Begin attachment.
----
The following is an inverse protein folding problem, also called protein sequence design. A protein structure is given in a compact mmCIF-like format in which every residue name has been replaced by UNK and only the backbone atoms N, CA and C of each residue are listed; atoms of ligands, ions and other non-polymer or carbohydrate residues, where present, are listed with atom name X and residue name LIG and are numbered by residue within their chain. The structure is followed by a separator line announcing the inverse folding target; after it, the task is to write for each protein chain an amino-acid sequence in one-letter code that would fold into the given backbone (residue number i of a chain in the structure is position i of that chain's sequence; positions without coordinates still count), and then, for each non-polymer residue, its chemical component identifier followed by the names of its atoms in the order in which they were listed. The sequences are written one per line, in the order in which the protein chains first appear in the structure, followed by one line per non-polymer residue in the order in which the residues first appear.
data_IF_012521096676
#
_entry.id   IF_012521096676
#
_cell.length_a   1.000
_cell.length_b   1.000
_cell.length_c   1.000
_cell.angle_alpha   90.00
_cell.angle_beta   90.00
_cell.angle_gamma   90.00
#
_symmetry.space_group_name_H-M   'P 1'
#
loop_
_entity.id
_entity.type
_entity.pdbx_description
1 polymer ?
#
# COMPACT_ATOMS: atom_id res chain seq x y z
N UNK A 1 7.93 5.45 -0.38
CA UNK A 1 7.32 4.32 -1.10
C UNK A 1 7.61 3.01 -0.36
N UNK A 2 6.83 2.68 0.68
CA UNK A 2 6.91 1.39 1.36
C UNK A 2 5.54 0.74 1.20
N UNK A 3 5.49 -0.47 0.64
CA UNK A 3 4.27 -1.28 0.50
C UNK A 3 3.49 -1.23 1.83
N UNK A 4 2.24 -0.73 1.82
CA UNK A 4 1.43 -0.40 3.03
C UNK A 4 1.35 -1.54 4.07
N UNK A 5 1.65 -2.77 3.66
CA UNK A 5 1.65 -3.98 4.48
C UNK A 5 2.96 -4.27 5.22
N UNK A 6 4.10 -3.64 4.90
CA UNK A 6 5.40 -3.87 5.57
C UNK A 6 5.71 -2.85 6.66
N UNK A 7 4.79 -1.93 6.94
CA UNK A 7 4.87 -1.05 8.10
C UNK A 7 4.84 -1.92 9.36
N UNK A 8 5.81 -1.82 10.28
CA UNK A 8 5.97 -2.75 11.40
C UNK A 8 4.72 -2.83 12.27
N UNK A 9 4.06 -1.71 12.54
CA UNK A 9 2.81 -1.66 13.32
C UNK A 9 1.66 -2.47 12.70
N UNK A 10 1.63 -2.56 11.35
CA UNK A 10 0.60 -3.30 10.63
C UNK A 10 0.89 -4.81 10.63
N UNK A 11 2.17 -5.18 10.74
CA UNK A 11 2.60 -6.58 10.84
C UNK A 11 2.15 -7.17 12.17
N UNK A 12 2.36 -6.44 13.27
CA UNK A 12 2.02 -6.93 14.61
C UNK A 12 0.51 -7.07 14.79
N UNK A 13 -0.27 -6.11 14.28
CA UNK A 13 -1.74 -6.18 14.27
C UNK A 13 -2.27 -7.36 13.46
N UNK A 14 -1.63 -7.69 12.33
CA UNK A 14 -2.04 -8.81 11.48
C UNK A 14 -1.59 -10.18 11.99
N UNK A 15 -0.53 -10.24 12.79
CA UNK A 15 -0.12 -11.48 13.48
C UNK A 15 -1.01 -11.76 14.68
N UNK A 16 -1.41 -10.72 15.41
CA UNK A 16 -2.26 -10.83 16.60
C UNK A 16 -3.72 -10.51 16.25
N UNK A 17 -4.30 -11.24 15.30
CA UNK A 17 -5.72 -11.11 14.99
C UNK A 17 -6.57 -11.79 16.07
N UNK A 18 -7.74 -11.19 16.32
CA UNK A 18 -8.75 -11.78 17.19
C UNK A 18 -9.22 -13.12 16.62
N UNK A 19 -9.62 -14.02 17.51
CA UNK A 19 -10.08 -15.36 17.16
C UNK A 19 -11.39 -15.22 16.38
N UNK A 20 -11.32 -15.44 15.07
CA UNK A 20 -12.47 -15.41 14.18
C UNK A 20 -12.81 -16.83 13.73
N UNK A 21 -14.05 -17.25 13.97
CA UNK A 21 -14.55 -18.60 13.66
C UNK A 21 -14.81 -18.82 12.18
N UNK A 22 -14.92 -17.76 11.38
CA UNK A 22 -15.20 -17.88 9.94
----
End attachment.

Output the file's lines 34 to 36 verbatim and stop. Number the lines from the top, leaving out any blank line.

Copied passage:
N UNK A 5 1.65 -2.77 3.66
CA UNK A 5 1.65 -3.98 4.48
C UNK A 5 2.96 -4.27 5.22